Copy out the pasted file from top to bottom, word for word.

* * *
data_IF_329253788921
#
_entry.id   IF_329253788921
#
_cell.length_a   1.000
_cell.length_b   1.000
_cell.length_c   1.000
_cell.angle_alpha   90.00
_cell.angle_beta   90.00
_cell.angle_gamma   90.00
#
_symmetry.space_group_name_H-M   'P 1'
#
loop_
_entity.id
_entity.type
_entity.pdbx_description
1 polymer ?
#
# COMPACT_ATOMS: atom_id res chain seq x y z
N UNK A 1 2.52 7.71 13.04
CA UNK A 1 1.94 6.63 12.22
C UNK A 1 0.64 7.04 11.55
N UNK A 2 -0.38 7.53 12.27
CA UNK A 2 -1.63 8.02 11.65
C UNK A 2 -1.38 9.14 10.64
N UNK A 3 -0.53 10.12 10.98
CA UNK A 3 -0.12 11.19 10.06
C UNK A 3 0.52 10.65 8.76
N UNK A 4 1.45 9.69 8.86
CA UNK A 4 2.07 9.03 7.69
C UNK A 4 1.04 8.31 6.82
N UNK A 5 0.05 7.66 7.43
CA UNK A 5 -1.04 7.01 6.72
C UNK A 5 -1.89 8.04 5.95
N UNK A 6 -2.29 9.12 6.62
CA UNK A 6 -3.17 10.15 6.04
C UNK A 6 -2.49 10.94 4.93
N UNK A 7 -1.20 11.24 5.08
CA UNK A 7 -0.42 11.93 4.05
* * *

data_IF_329253788921
#
_entry.id   IF_329253788921
#
_cell.length_a   1.000
_cell.length_b   1.000
_cell.length_c   1.000
_cell.angle_alpha   90.00
_cell.angle_beta   90.00
_cell.angle_gamma   90.00
#
_symmetry.space_group_name_H-M   'P 1'
#
loop_
_entity.id
_entity.type
_entity.pdbx_description
1 polymer ?
#
# COMPACT_ATOMS: atom_id res chain seq x y z
N UNK A 1 2.52 7.71 13.04
CA UNK A 1 1.94 6.63 12.22
C UNK A 1 0.64 7.04 11.55
N UNK A 2 -0.38 7.53 12.27
CA UNK A 2 -1.63 8.02 11.65
C UNK A 2 -1.38 9.14 10.64
N UNK A 3 -0.53 10.12 10.98
CA UNK A 3 -0.12 11.19 10.06
C UNK A 3 0.52 10.65 8.76
N UNK A 4 1.45 9.69 8.86
CA UNK A 4 2.07 9.03 7.69
C UNK A 4 1.04 8.31 6.82
N UNK A 5 0.05 7.66 7.43
CA UNK A 5 -1.04 7.01 6.72
C UNK A 5 -1.89 8.04 5.95
N UNK A 6 -2.29 9.12 6.62
CA UNK A 6 -3.17 10.15 6.04
C UNK A 6 -2.49 10.94 4.93
N UNK A 7 -1.20 11.24 5.08
CA UNK A 7 -0.42 11.93 4.05